On November 30, 2013, Tribal-State Gaming Compacts for several Native American tribes across the state came to the end of their initial 20-year terms under the provision of each compact. While the language within each compact is unclear as to whether the terms automatically extend past the initial expiration date, statements made during Monday’s oral argument in the Bay Mills Supreme Court case suggested that the terms continue as the tribes and the state negotiate new or amended agreements.

The Tribal-State Gaming Compacts for each of the following Michigan Native American Tribes include expiration dates of November 30, 2013:

· Bay Mills Indian Community

· Grand Traverse Band of Ottawa and Chippewa Indians

· Hannahville Indian Community

· Lac Vieux Desert Band of Lake Superior Chippewa Indians

· Saginaw Chippewa Indian Community

· Sault Ste. Marie Band of Chippewa Indians

The November 30, 2013 expiration date is also included in the Gaming Compact for the Keweenaw Bay Indian Community, however, the State is barred from exercising its rights to unilaterally terminate or force renegotiation of the agreement until November 30, 2022 under a Consent Judgment entered in 2000 by the US District Court for the Western District of Michigan.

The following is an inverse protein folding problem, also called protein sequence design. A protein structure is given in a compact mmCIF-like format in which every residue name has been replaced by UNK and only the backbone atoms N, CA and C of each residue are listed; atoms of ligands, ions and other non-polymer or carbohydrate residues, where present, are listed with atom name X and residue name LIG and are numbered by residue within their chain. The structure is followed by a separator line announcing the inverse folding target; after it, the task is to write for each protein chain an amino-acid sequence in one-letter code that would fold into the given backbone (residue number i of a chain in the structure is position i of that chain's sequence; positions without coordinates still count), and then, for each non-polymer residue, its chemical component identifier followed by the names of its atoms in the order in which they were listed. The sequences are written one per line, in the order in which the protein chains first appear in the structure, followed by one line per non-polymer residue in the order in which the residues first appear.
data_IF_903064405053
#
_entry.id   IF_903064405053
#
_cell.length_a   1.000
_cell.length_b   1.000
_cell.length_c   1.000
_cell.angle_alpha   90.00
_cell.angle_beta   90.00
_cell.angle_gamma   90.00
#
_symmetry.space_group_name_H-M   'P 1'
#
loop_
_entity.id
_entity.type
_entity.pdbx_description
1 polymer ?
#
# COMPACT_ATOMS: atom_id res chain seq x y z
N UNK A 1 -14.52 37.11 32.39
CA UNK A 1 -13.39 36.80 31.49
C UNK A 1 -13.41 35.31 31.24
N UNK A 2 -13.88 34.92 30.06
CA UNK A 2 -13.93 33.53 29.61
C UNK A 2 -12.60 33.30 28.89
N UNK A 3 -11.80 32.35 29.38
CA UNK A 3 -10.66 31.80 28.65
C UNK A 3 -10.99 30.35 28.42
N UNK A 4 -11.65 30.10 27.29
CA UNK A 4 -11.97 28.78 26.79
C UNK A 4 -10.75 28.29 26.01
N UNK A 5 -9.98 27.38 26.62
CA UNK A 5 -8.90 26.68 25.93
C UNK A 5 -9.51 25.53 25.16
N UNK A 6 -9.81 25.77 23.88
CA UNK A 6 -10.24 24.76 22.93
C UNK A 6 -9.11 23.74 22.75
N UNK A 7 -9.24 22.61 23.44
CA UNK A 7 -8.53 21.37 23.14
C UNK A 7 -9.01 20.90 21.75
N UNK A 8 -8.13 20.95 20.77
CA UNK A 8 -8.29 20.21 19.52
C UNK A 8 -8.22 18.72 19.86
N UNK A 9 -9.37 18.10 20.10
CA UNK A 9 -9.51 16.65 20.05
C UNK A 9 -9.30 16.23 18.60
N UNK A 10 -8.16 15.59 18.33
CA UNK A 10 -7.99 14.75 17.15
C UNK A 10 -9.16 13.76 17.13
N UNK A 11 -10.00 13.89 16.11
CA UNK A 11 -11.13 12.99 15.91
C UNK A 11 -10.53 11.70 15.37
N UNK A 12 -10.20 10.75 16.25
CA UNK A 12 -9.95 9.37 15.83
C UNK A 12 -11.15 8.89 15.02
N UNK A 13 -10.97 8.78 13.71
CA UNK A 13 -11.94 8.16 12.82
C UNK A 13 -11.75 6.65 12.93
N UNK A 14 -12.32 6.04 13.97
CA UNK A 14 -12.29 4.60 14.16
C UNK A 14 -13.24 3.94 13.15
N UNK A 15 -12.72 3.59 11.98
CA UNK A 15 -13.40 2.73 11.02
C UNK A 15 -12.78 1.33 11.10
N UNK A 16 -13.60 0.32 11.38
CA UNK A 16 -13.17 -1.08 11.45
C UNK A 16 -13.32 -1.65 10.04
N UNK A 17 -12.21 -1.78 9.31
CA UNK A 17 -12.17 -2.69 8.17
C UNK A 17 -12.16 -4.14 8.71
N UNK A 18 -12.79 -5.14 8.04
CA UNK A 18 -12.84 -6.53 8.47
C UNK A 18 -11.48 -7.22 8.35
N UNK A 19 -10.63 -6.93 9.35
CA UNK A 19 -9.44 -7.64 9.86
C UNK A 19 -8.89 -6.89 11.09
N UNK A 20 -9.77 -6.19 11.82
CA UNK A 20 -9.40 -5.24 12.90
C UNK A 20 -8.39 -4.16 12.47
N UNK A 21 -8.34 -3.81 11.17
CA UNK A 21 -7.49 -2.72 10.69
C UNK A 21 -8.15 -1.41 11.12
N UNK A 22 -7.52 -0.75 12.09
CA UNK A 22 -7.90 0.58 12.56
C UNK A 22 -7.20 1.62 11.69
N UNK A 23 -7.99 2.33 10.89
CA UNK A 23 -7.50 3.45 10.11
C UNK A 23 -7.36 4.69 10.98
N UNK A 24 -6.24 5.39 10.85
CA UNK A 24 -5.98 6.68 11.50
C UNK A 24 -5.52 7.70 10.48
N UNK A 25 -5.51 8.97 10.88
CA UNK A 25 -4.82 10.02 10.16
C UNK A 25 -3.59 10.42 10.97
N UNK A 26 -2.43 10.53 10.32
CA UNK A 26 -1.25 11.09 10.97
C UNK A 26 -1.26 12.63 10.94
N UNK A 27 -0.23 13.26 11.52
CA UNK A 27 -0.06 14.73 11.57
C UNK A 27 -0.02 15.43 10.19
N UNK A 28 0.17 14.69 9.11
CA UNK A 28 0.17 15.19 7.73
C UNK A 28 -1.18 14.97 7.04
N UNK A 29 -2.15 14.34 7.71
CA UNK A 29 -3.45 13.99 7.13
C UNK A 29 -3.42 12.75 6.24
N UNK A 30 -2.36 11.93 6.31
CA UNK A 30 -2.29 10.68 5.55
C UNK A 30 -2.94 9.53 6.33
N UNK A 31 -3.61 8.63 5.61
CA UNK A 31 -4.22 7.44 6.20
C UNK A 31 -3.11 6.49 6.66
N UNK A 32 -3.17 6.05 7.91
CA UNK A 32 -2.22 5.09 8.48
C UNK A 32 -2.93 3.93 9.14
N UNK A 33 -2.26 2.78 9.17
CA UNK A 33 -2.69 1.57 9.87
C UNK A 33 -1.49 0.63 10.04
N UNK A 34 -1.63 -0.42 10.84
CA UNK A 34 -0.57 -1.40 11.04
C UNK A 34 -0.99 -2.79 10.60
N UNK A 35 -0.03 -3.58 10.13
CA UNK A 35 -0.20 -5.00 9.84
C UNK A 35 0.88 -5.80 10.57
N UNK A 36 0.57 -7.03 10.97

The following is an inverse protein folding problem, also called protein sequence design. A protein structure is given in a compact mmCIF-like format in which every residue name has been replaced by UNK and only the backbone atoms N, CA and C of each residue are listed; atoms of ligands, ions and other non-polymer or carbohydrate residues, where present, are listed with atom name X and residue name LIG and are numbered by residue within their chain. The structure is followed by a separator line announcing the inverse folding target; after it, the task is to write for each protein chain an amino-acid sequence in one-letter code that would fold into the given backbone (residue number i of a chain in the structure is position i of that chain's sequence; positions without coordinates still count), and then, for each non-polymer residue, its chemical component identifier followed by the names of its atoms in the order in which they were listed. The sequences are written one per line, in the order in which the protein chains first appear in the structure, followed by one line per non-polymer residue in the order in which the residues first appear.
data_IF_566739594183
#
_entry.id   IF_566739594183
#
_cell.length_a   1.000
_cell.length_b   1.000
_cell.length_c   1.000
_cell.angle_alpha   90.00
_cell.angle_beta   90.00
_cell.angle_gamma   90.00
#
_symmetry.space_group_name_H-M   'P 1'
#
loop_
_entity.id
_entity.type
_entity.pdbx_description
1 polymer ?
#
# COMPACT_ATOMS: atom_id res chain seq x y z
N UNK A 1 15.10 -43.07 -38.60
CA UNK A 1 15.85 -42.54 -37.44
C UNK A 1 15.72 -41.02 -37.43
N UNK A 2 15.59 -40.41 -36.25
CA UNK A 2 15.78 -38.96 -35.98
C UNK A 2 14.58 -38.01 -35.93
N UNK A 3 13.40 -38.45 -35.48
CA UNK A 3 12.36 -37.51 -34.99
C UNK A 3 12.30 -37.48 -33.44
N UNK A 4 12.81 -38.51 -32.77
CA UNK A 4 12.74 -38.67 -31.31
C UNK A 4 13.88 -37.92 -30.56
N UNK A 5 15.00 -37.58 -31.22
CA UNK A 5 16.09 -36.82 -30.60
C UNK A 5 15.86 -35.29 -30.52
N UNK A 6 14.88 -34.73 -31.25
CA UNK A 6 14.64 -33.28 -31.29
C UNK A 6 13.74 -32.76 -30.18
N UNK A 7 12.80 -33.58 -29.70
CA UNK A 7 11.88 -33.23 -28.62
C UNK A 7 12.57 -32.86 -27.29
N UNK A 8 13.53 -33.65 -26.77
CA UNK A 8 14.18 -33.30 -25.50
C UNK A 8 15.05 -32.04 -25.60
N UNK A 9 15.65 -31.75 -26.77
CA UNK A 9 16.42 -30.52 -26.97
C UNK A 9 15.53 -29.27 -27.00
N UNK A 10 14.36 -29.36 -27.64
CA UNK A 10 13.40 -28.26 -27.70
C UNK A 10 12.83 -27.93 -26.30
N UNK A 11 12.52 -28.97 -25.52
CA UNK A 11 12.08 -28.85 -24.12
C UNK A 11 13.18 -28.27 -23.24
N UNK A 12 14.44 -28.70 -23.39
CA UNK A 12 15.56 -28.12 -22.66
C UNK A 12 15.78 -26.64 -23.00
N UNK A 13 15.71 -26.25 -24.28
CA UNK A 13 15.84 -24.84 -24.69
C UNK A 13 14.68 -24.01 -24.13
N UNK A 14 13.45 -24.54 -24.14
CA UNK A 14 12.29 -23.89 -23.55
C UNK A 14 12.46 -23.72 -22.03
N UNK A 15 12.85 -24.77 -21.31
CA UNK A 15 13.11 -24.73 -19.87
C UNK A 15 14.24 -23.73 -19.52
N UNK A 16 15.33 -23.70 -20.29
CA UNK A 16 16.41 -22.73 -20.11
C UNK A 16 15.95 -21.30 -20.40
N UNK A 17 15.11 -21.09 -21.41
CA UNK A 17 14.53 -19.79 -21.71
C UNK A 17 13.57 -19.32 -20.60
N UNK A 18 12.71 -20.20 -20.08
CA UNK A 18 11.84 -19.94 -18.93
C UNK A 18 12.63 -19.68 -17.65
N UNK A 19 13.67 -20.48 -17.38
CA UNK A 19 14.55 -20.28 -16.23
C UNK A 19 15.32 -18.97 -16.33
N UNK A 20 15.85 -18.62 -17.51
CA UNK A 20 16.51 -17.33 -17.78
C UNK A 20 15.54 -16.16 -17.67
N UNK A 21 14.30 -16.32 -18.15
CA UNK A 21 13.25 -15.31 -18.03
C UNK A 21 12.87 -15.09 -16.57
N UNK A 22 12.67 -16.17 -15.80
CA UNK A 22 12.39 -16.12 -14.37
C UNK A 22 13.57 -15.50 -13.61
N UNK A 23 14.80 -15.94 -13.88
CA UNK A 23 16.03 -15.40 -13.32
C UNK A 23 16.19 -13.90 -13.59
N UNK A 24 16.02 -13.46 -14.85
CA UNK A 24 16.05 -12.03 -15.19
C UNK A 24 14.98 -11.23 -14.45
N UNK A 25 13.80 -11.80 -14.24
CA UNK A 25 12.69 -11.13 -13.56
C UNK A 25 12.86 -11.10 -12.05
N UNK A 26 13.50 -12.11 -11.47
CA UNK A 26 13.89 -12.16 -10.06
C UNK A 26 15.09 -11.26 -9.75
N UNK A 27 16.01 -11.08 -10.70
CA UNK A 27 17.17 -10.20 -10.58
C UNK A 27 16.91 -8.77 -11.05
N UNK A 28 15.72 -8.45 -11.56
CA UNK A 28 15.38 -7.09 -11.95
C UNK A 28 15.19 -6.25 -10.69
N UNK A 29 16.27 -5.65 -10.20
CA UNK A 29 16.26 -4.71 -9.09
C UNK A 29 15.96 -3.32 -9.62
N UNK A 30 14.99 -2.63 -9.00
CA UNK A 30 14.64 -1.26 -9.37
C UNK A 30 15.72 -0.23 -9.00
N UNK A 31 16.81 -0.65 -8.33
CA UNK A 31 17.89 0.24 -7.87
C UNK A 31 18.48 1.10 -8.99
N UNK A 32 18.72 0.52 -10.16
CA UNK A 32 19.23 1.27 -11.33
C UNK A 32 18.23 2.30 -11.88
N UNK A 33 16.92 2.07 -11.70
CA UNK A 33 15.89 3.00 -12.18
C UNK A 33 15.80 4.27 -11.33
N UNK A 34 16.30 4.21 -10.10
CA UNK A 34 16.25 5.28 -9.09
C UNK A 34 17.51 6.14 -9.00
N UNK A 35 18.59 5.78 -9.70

According to statements made during oral arguments in the Michigan v. Bay Mills Indian Community case before the US Supreme Court on December 2, 2013, Michigan’s Solicitor General stated that the compacts contain “an evergreen clause that allows [the compact] to continue while the parties try to negotiate a new compact.”

According to various news reports, the state is currently in negotiations with the various affected tribes regarding executing new or extended gaming compacts.


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